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Why We Should Repeal Mandatory Detention of Immigrants

  • border fence
    The U.S.-Mexican border in Douglas, Arizona. Recently, the wall has been replaced with a new one. © Kadir van Lohuizen/NOOR
  • A detention center
    The migrant detention center in Florence, Arizona, where migrants await deportation. The center is run by ICE (Immigration and Custom Enforcement)—most other facilities are operated by private entities. © Kadir van Lohuizen/NOOR
  • A folder with documents
    Deportation paperwork processed to send 78 Honduran migrants, of which six are women, back to Honduras from the Phoenix airport in Arizona. Every day there are five to nine flights to Central America. © Kadir van Lohuizen/NOOR
  • Men frisked by officers
    Immigration officers frisk and then place chain restraints on Honduran migrants before they board the plane that will deport them back to Honduras. Every day there are five to nine flights to Central America from the Phoenix airport in Arizona. © Kadir van Lohuizen/NOOR
  • A man boarding a plane
    While chained in restraints, a migrant from Honduras borders a plane to be deported back home at the Phoenix airport in Arizona. Every day there are five to nine flights to Central America. © Kadir van Lohuizen/NOOR
  • chairs with paper bags
    A special section of Guatemala airport has been set up as a reception center for Guatemalans who are deported from the United States. Every day one to two flights arrive from the United States. The people who arrive get a sandwich, a drink, a phone call back home. Their record is checked and they can get legal advice if needed. © Kadir van Lohuizen/NOOR
  • A man walking away from the border
    Mexicans who have just been deported from the United States are brought to a place where they will receive breakfast. © Kadir van Lohuizen/NOOR
  • Women standing and tended to by person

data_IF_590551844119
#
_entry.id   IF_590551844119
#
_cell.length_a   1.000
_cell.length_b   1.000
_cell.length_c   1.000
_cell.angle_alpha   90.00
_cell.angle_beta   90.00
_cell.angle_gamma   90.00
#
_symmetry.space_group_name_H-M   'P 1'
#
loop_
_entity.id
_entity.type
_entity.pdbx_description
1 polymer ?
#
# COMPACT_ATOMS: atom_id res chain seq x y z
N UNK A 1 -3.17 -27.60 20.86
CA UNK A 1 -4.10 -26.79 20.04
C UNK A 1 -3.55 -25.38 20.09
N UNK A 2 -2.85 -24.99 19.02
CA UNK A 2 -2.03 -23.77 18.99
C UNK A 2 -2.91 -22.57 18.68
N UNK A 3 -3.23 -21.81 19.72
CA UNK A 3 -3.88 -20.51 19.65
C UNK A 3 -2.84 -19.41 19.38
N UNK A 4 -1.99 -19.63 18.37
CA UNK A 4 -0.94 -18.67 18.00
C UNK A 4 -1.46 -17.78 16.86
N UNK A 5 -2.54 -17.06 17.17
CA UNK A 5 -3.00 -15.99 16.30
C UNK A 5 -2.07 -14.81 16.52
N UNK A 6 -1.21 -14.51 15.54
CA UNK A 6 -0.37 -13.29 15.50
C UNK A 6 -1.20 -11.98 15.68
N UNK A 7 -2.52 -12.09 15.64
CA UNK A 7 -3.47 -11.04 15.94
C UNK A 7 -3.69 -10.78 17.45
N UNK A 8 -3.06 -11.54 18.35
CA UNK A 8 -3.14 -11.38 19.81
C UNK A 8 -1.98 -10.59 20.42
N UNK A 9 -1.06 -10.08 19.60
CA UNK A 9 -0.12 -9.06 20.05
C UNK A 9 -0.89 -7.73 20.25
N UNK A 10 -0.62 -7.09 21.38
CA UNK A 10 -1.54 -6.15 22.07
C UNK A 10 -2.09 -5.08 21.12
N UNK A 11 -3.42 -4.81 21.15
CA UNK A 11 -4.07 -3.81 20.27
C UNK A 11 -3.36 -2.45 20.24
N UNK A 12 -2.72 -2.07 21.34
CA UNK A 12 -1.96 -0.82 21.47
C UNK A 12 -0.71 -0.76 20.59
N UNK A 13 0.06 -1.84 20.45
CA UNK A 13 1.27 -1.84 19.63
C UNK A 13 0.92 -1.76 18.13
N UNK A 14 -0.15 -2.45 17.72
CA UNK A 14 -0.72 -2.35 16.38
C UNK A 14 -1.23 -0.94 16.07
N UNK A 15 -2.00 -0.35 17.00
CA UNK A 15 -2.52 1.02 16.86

Mexican women who have just been deported by the United States arrive in Mexico. A doctor treats the blisters on their feet, which many of them have from walking for days through the desert. © Kadir van Lohuizen/NOOR
  • A statue with in a room
    Juan Bosco is a shelter in Nogales where Mexicans who have just been deported from the United States can stay for the night. When the deportees come in many of them put the ID tags, which they wore in US detention, around the Jesus statue. © Kadir van Lohuizen/NOOR

In 2011, Kadir van Lohuizen, a photojournalist, gained permission to photograph inside a U.S. immigration detention center and on an airport tarmac while government agents prepared people for deportation. The photographs above offer a rare look at an inhumane detention system.

A reduction in immigration detention needs to be a vital component of any comprehensive immigration reform. As our country debates immigration policy, it’s time to repeal mandatory detention and restore judges’ power to review individual cases.

The U.S. immigration detention system has grown exponentially from about 70,000 people detained a year in 1996 to some 400,000 people in 2012. A primary reason for this expansion is a series of 1996 laws that expanded “mandatory detention.”

These laws force authorities to detain immigrants without a hearing. That includes the sick, elderly, pregnant women, green card holders, asylum seekers, undocumented immigrants, and legal residents who’ve resided in the U.S. for years. In a dramatic departure from our American values of due process and fairness, the ability of Immigration and Customs Enforcement (ICE) to release immigrants and judges’ power to review individual cases were removed.